My instincts tell me that your deed of trust is an asset of the estate so you don't have standing to say anything. However, what keeps you from talking to the counsel for the unsecured creditor's committee and seeing what he/she can do for you?
For example, if the deed of trust is worth 90k and someone just stole it from the estate, the unsecured creditors committe counsel will want that 90k!
I don't know how this benefits you except maybe you want to put in an offer for that 90k yourself? Like offer them 60k for that note etc.
Get counsel to do some analysis for you. No one will do it for free.
I still don't know what your goal is though.
The above is general legal and business analysis. It is not "legal advise" but analysis, and different lawyers may analyse this matter differently, especially if there are additional facts not reflected in the question. I am not your attorney until retained by a written retainer agreement signed by both of us. I am only licensed in California. See also avvo.com terms and conditions item 9, incorporated as if it was reprinted here. Please visit my web site: www.avanesianlaw.com for more information about my services.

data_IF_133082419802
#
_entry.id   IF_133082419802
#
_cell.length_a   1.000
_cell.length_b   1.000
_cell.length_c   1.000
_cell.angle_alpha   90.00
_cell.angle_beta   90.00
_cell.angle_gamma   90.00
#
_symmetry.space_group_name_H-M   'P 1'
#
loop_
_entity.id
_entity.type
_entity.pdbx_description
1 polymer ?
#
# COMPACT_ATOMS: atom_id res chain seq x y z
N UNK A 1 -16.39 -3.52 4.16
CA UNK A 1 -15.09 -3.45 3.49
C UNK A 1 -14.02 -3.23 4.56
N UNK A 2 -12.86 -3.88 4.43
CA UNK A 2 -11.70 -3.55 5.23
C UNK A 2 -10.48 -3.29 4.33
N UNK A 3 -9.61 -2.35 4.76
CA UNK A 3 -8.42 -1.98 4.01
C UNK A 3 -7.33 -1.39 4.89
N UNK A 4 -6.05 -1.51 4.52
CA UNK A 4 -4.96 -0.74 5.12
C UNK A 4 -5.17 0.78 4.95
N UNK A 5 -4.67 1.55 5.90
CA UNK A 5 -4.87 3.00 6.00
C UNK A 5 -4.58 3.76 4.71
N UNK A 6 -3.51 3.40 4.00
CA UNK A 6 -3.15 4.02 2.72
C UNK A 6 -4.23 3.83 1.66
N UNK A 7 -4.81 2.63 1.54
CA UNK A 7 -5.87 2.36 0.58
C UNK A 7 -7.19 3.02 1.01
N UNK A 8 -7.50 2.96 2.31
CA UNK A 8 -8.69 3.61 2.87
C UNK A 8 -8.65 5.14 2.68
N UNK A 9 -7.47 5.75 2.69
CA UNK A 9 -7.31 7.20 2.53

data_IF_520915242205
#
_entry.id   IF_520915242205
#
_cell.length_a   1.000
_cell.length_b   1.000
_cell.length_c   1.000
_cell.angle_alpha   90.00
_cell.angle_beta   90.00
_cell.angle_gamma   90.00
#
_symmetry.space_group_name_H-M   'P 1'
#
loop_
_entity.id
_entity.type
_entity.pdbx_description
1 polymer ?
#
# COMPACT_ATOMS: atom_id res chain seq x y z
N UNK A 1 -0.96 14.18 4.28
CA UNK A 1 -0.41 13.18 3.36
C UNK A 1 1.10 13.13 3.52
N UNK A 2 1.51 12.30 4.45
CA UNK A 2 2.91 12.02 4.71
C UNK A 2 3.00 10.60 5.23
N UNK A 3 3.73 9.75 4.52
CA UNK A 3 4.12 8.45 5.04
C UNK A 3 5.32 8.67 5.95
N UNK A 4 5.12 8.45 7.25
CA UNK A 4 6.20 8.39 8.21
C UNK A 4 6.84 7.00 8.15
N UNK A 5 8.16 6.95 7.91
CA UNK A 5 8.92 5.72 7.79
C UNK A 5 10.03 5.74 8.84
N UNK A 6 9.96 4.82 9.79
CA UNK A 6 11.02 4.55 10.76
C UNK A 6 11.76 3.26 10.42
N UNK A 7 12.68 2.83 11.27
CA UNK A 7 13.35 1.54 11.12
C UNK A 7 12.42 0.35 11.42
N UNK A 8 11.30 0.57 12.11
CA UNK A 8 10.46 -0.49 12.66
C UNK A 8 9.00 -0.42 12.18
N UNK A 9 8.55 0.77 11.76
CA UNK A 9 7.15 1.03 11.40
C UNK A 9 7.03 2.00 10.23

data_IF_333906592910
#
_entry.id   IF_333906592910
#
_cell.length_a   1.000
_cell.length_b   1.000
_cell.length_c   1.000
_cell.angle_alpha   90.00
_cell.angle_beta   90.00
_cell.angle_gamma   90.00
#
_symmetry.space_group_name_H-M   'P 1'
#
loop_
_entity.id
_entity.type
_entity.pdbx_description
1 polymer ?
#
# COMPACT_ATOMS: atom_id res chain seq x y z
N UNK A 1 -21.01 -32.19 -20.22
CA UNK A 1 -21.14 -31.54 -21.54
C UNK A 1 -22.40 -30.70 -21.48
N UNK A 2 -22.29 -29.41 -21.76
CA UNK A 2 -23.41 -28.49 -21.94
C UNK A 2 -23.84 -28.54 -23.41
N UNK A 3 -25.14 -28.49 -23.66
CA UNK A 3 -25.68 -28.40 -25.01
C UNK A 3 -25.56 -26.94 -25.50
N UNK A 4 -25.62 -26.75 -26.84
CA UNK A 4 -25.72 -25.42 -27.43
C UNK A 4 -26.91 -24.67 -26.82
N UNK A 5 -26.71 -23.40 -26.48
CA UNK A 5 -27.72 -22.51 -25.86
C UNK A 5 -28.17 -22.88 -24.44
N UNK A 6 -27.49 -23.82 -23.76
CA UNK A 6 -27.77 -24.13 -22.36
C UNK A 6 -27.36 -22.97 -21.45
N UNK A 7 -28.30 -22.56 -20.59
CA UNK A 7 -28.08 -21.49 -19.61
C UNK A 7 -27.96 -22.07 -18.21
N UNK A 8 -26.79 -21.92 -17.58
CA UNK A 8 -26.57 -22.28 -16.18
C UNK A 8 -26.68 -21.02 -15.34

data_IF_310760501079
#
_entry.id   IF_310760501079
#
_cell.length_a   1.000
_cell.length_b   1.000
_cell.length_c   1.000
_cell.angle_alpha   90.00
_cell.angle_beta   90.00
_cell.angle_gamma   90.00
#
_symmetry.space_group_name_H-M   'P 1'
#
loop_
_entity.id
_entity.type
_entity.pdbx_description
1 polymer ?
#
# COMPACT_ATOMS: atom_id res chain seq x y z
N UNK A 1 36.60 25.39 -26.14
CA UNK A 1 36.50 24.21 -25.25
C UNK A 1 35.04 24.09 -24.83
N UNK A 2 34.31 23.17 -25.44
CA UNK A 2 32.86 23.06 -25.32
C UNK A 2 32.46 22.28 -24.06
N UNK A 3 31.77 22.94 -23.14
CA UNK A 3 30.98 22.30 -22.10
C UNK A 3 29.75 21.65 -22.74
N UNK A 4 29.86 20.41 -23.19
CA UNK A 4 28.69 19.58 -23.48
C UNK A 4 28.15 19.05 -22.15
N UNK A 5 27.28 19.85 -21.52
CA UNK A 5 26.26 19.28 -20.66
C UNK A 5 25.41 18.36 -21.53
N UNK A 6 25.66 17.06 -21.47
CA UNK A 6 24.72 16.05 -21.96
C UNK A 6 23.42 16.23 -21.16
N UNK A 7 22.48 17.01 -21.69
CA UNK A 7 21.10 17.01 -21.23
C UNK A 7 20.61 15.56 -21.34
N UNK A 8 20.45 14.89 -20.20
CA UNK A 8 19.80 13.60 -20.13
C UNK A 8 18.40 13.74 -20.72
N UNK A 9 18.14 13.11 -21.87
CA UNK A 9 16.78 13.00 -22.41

That question is really beyond the scope of this forum. You need a qualified chapter 11 attorney to review the circumstances. Notwithstanding that, your post lacks some details to even figure out the issue, i.e. who are you in this situation and why does it matter? You say "my loan," are you a debtor (mortgage borrower), were you an investor in the pool?
If I am reading this correctly, I think your bigger issue is: what effect does this have on you as a borrower? The loan is an asset that can be transferred and you're responsible to pay who you understand holds the loan. Or else you risk being foreclosed on. Nevada courts have not been too kind to the "they don't own my note" series of defenses...
Clark County, Nevada practitioner.